One thing we can count on in life, paradoxically, is uncertainty. Things may run smoothly for a while in a predictable rhythm, but then impermanence shows its face and we lose someone or something we love, fall ill, or even go through a time of inner turmoil that we cannot pin to outer events. Even a seemingly positive change like a wedding can sometimes surprisingly shake us up, and events that seem to come out of nowhere and that we deem undesirable can send us into throes of fear and worry.
This unpredictability leads many people to spiritual practices that foster patience, courage, resilience, and trust — ways of wisely handling life's disappointments and unknowns. Susan Jeffers, an American psychologist and internationally bestselling author who passed away in 2012, wrote several books about such practices, including Embracing Uncertainty, from which the passage below is drawn.
Her wisdom is needed as of this writing on the doorstep of spring 2020, when COVID-19 (a.k.a. the coronavirus disease) has been declared a pandemic by the World Health Organization. Not only are people facing the uncertainties of illness for themselves and their loved ones, but also economic, employment, and education upheavals amid a turbulent stock market, shuttered businesses, and schools sending students home. Jeffers encourages us to ask what good we can bring out of even these great difficulties facing us as a worldwide community. She writes:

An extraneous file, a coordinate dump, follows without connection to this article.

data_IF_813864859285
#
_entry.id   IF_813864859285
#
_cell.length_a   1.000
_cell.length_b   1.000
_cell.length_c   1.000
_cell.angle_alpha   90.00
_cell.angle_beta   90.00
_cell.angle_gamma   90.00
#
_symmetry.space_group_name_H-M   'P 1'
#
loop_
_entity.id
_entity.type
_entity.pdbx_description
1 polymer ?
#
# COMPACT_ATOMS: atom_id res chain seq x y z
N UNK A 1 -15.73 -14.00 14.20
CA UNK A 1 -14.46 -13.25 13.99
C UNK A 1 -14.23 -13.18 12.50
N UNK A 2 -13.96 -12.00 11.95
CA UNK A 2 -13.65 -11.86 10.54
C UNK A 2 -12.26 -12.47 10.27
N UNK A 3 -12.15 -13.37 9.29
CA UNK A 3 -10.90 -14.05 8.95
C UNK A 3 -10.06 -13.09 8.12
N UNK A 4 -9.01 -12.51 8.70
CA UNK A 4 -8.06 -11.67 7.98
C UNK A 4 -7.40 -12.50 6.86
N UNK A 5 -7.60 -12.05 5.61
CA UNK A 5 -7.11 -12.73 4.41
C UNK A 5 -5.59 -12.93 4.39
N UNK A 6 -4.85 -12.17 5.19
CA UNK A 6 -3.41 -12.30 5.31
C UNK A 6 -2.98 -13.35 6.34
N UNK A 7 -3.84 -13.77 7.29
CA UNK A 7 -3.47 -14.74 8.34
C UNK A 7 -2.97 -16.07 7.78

"If we embrace the good that can come from whatever life hands us, we have come a long way in learning how to embrace uncertainty.
"Of course, few of us respond to difficulties in such an enlightened manner. Yet, some of us do. For example, Robin Silverman, in her book, The Ten Gifts, talks of her home being totally destroyed in a flood. She says:
" 'My worst fear, that somehow everything that mattered could be taken from me, had come true. IT WAS THE MOST LIBERATING MOMENT OF MY LIFE.'
"Silverman lost her house and chose to find the beauty instead of lamenting the loss. Of course, she faced some difficult times, but through it all, she chose to find the many 'gifts' that allowed her to create a life filled with peace and meaningful activity. . . .
"There is no question that life sometimes seems really rotten on an objective level. But perhaps the objective level is unimportant; it is the subjective level that determines our experience of any given situation. It is the subjective level that determines how we interpret what happens in our lives. Do we interpret something as good or do we interpret something as bad? I have noticed that when people look at their experiences in life as a way of learning and discovering more about the world and themselves, then all their experiences — good or bad — are good! As spiritual teacher Wingate Paine tells us:
" 'Bad is how we see those experiences whose part in our growth we do not yet understand.'
"Yes, if all our experiences are seen as a way of learning and growing, it could be said that no experience is bad. It follows that if we can learn to see that ALL experiences in our lives can be really valuable, our worry about the future is greatly diminished. We have come one step closer to being able to embrace all the uncertainty in our lives."
Editors' note: Looking for more on coping with uncertainty? Please check out the additional resources under "Also Recommended" in the sidebar.